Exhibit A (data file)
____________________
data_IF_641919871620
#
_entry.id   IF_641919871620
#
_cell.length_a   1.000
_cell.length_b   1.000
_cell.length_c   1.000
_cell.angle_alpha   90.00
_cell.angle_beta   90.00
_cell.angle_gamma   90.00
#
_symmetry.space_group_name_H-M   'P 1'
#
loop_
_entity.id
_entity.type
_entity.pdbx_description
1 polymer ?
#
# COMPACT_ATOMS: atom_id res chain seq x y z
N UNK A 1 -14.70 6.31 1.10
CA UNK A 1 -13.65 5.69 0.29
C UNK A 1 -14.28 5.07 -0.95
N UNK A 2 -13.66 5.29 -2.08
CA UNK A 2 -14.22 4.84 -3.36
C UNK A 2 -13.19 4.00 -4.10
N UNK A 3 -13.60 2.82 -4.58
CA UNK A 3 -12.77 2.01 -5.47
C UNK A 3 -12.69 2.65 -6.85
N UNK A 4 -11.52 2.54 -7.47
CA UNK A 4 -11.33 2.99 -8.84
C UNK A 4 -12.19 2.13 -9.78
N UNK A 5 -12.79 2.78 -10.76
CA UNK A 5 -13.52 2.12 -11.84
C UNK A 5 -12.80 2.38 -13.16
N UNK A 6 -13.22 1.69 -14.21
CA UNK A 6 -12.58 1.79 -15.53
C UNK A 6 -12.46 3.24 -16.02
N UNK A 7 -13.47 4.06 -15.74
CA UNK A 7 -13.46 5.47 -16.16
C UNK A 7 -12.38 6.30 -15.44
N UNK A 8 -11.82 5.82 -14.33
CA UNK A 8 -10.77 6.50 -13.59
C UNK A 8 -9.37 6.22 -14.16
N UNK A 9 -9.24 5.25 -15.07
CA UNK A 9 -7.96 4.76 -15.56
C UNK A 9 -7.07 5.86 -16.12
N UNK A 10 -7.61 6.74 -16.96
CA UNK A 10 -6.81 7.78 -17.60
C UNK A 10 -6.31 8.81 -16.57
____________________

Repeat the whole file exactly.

data_IF_641919871620
#
_entry.id   IF_641919871620
#
_cell.length_a   1.000
_cell.length_b   1.000
_cell.length_c   1.000
_cell.angle_alpha   90.00
_cell.angle_beta   90.00
_cell.angle_gamma   90.00
#
_symmetry.space_group_name_H-M   'P 1'
#
loop_
_entity.id
_entity.type
_entity.pdbx_description
1 polymer ?
#
# COMPACT_ATOMS: atom_id res chain seq x y z
N UNK A 1 -14.70 6.31 1.10
CA UNK A 1 -13.65 5.69 0.29
C UNK A 1 -14.28 5.07 -0.95
N UNK A 2 -13.66 5.29 -2.08
CA UNK A 2 -14.22 4.84 -3.36
C UNK A 2 -13.19 4.00 -4.10
N UNK A 3 -13.60 2.82 -4.58
CA UNK A 3 -12.77 2.01 -5.47
C UNK A 3 -12.69 2.65 -6.85
N UNK A 4 -11.52 2.54 -7.47
CA UNK A 4 -11.33 2.99 -8.84
C UNK A 4 -12.19 2.13 -9.78
N UNK A 5 -12.79 2.78 -10.76
CA UNK A 5 -13.52 2.12 -11.84
C UNK A 5 -12.80 2.38 -13.16
N UNK A 6 -13.22 1.69 -14.21
CA UNK A 6 -12.58 1.79 -15.53
C UNK A 6 -12.46 3.24 -16.02
N UNK A 7 -13.47 4.06 -15.74
CA UNK A 7 -13.46 5.47 -16.16
C UNK A 7 -12.38 6.30 -15.44
N UNK A 8 -11.82 5.82 -14.33
CA UNK A 8 -10.77 6.50 -13.59
C UNK A 8 -9.37 6.22 -14.16
N UNK A 9 -9.24 5.25 -15.07
CA UNK A 9 -7.96 4.76 -15.56
C UNK A 9 -7.07 5.86 -16.12
N UNK A 10 -7.61 6.74 -16.96
CA UNK A 10 -6.81 7.78 -17.60
C UNK A 10 -6.31 8.81 -16.57